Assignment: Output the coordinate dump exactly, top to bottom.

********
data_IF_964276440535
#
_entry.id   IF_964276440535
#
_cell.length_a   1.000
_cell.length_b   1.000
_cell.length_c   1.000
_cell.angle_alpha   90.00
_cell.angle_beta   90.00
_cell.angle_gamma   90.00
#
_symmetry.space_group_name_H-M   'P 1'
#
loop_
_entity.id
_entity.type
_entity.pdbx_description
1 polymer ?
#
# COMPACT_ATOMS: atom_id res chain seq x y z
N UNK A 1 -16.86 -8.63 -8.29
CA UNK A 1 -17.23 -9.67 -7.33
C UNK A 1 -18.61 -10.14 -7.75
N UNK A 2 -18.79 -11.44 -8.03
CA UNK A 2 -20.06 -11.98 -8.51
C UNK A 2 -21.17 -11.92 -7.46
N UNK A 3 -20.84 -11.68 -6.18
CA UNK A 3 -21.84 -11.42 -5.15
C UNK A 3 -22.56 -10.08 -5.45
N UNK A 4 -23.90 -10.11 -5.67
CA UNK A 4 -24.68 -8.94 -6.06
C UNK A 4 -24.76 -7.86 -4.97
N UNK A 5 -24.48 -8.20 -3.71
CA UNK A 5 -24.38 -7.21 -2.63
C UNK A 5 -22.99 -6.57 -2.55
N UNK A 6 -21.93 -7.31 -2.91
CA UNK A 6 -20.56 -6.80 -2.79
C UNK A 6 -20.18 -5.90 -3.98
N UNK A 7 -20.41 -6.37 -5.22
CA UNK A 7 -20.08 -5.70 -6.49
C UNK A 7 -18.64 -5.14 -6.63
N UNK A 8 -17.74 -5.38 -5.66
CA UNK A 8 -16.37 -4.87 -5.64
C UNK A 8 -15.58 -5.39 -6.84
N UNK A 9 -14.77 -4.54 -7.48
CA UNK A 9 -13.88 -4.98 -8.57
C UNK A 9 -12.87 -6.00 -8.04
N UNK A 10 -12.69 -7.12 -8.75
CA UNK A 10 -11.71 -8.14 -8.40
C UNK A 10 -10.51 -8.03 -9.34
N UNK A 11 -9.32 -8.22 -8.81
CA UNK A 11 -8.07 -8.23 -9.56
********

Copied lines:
data_IF_964276440535
#
_entry.id   IF_964276440535
#
_cell.length_a   1.000
_cell.length_b   1.000
_cell.length_c   1.000
_cell.angle_alpha   90.00
_cell.angle_beta   90.00
_cell.angle_gamma   90.00
#
_symmetry.space_group_name_H-M   'P 1'
#
loop_
_entity.id
_entity.type
_entity.pdbx_description
1 polymer ?
#
# COMPACT_ATOMS: atom_id res chain seq x y z
N UNK A 1 -16.86 -8.63 -8.29
CA UNK A 1 -17.23 -9.67 -7.33
C UNK A 1 -18.61 -10.14 -7.75
N UNK A 2 -18.79 -11.44 -8.03
CA UNK A 2 -20.06 -11.98 -8.51
C UNK A 2 -21.17 -11.92 -7.46
N UNK A 3 -20.84 -11.68 -6.18
CA UNK A 3 -21.84 -11.42 -5.15
C UNK A 3 -22.56 -10.08 -5.45
N UNK A 4 -23.90 -10.11 -5.67
CA UNK A 4 -24.68 -8.94 -6.06
C UNK A 4 -24.76 -7.86 -4.97
N UNK A 5 -24.48 -8.20 -3.71
CA UNK A 5 -24.38 -7.21 -2.63
C UNK A 5 -22.99 -6.57 -2.55
N UNK A 6 -21.93 -7.31 -2.91
CA UNK A 6 -20.56 -6.80 -2.79
C UNK A 6 -20.18 -5.90 -3.98
N UNK A 7 -20.41 -6.37 -5.22
CA UNK A 7 -20.08 -5.70 -6.49
C UNK A 7 -18.64 -5.14 -6.63
N UNK A 8 -17.74 -5.38 -5.66
CA UNK A 8 -16.37 -4.87 -5.64
C UNK A 8 -15.58 -5.39 -6.84
N UNK A 9 -14.77 -4.54 -7.48
CA UNK A 9 -13.88 -4.98 -8.57
C UNK A 9 -12.87 -6.00 -8.04
N UNK A 10 -12.69 -7.12 -8.75
CA UNK A 10 -11.71 -8.14 -8.40
C UNK A 10 -10.51 -8.03 -9.34
N UNK A 11 -9.32 -8.22 -8.81
CA UNK A 11 -8.07 -8.23 -9.56